Congress decides that $500 million will be spent. Now, without earmarks, all that money is passed onto the Executive Branch (so, right now, President Obama's people) to be spent as they see fit without legislative oversight. What an earmark does is, for instance, take $2 million of that $500 million and say that it has to be spent, e.g., to build a new bridge in Dallas, TX. So the legislature decides where that money goes, everyone knows where it goes, and there's no question. There is transparency. The other $498 million is completely within the control of whatever executive agency (maybe the Dept. of Education or Agriculture) to spend how they see fit. If you take the $2 million earmark out, the whole $500 million still gets spent, but the executive agency has completely control over it.
Without an earmark request, the same amount of money still gets spent. With earmarks, we allow the legislature to at least determine where the money is going, and the bill itself will state where it goes so we have transparency in spending. I don't think we should spend money like we do, but if we do, I'd much rather have Congress decide where the money goes than the executive branch. And I'd much rather KNOW where the money is being spent if it is spent. Until we cut spending, the spending that is done needs to be earmark for the sake of transparency. 

Another point I like to make regarding earmarks is that they aren't some kind of dirty secret that Ron Paul is forced to explain.  While he has always been an opponent of government spending, he has always been an open advocate of earmarks.  He has gone so far as to explain his view on earmarks on the floor of the House in 2009:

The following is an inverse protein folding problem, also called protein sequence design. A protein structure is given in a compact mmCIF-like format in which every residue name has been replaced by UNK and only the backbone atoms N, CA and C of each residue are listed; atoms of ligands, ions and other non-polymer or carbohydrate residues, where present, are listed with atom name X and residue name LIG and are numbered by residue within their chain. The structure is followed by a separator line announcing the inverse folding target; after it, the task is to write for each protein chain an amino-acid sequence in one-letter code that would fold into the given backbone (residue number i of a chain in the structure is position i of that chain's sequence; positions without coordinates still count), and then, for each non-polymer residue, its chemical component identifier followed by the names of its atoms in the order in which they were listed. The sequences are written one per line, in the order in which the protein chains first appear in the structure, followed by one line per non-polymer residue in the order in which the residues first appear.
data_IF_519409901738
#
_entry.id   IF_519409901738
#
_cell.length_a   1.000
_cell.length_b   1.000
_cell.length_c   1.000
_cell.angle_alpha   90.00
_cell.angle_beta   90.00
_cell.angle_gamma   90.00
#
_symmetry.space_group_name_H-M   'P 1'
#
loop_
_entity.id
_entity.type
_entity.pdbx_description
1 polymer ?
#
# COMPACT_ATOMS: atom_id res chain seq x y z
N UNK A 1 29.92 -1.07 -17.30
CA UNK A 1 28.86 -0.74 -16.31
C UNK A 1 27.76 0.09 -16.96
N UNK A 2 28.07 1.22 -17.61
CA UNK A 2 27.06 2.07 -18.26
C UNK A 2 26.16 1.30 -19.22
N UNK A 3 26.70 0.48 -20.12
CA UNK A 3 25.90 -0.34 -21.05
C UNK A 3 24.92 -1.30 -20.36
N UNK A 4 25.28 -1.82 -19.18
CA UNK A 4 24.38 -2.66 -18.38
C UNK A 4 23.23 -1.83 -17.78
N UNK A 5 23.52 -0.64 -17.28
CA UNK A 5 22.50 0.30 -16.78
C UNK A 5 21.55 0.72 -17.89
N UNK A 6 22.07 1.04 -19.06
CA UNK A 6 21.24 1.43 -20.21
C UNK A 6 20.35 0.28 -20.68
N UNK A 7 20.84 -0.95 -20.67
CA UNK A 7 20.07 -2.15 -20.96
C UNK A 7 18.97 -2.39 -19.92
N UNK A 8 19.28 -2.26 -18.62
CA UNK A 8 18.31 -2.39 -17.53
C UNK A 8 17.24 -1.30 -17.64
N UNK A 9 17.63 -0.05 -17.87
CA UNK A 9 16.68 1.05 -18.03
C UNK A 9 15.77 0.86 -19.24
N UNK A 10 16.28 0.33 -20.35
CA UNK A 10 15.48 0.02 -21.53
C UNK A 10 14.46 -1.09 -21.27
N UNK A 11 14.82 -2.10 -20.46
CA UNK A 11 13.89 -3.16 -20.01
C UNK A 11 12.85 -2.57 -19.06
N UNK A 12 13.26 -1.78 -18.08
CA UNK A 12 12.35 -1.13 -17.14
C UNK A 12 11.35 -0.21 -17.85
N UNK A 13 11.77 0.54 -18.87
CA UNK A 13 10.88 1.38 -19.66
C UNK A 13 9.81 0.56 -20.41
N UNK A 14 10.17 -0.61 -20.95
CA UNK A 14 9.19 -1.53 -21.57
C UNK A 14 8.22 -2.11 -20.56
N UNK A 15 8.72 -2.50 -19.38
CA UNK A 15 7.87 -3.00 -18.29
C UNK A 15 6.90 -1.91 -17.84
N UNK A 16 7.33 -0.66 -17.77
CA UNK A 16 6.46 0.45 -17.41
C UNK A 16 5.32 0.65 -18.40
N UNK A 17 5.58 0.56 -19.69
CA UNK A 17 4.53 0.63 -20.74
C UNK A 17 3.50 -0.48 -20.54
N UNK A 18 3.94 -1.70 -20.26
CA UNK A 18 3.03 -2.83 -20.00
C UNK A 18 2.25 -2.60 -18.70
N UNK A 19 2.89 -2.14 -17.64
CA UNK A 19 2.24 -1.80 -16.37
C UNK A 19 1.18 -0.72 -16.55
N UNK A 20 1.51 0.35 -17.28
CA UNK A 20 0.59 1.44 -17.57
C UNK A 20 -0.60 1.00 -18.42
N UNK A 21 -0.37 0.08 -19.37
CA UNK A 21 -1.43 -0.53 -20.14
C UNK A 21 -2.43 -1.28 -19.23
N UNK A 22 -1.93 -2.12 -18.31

And he recently again described his views on earmarks in the Fox News debate from this past week:

The above issues, especially the issue regarding the newsletters, are absolutely irrelevant, and have been explained away again and again.  However Ron Paul's non-interventionist foreign policy will continue to come under fire. I don't necessarily think that his foreign policy is described incorrectly, but I do think many in the press discuss it in a very misleading way. Just today I read an article from the Wall Street Journal titled: Why Ron Paul Can't Win.  After reading it, I was left with a sour taste in my mouth so, as I often do, I sent an email to the author:

A few points on your article on why Ron Paul can't win:
 1) So are you arguing he should abandon one of his most closely held philosophical and moral views? Perhaps you are just stating he can't win with those views, but it seems like you are criticizing him for not engaging in what would be one of the largest flip-flops in politics. That isn't even a practical suggestion.
  2) Remember that Dr. Paul's foreign policy views aren't just a personal belief or political strategy. The fact that our current foreign policy is unconstitutional isn't even the end of the story. Dr. Paul has examined both history and the current state of affairs in the Middle East and come to a conclusion very similar to our own CIA: Our current foreign policy is dangerous because it stokes the fires of terrorism and anti-American sentiment. It doesn't work. He is right about this and to decide to change his views because of political expedience wouldn't just be inconsistent, it would be dangerous for America. The continuation of our current foreign policy is one of the greatest dangers facing our nation. Why should the one most visible, outspoken opponent of our current, hazardous path change his views for votes? Again, maybe you aren't saying he should, but only saying he would have to if he wants to win. If so, I don't disagree quite as vehemently.